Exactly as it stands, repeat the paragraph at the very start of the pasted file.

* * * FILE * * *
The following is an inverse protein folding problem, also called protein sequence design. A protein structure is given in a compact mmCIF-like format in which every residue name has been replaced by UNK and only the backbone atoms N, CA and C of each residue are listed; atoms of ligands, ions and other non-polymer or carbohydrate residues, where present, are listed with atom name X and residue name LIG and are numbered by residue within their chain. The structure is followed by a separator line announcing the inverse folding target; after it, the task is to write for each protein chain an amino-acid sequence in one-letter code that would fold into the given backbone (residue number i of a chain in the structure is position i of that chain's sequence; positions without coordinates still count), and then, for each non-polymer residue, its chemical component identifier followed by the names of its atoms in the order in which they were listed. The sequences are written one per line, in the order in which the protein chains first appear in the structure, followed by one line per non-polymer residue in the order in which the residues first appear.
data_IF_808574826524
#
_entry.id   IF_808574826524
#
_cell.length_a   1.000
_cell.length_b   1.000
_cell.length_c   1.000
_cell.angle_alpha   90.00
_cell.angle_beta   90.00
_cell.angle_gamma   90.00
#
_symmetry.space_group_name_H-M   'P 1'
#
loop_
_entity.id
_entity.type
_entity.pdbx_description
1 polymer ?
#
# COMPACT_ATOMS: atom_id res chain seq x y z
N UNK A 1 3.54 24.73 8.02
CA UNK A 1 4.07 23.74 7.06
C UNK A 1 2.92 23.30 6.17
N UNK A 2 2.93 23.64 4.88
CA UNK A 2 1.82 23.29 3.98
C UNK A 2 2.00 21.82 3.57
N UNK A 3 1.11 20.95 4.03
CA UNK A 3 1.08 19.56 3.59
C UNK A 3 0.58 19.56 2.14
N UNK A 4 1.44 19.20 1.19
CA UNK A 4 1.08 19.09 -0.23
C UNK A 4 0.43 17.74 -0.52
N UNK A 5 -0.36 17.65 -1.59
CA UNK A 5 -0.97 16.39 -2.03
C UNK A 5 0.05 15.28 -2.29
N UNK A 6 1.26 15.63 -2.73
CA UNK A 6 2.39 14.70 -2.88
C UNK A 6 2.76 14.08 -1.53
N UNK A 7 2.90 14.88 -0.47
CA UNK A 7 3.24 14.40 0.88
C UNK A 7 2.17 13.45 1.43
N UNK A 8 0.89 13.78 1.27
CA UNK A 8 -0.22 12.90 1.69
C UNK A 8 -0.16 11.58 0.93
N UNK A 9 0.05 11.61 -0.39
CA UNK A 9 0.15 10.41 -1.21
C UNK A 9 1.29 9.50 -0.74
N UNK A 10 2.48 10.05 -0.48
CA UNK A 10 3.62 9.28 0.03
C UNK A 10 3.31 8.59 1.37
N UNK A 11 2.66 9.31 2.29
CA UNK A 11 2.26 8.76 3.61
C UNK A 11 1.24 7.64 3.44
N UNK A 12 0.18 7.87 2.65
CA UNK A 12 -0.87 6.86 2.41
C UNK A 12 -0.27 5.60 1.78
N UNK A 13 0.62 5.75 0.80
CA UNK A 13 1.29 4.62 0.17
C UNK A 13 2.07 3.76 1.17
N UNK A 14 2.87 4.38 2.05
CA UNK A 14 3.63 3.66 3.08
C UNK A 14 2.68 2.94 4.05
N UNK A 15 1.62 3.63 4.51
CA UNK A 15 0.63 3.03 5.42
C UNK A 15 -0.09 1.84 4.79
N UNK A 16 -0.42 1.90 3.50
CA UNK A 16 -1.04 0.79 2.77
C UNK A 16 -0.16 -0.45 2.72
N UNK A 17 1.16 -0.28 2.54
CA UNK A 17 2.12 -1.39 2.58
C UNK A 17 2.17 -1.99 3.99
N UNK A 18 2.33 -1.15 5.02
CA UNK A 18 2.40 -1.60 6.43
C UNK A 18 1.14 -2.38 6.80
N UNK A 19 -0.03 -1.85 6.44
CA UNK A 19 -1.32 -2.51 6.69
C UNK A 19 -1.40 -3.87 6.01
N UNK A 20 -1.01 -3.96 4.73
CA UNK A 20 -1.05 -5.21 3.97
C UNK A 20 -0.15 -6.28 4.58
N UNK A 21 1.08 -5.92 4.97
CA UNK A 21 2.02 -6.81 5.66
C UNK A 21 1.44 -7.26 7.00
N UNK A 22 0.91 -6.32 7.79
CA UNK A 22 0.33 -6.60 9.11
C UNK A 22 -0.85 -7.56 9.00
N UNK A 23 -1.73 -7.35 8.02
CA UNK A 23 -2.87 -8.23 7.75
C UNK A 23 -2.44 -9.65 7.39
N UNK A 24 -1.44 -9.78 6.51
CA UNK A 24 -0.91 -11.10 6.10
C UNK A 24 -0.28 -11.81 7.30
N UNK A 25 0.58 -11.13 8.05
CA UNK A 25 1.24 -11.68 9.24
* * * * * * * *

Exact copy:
The following is an inverse protein folding problem, also called protein sequence design. A protein structure is given in a compact mmCIF-like format in which every residue name has been replaced by UNK and only the backbone atoms N, CA and C of each residue are listed; atoms of ligands, ions and other non-polymer or carbohydrate residues, where present, are listed with atom name X and residue name LIG and are numbered by residue within their chain. The structure is followed by a separator line announcing the inverse folding target; after it, the task is to write for each protein chain an amino-acid sequence in one-letter code that would fold into the given backbone (residue number i of a chain in the structure is position i of that chain's sequence; positions without coordinates still count), and then, for each non-polymer residue, its chemical component identifier followed by the names of its atoms in the order in which they were listed. The sequences are written one per line, in the order in which the protein chains first appear in the structure, followed by one line per non-polymer residue in the order in which the residues first appear.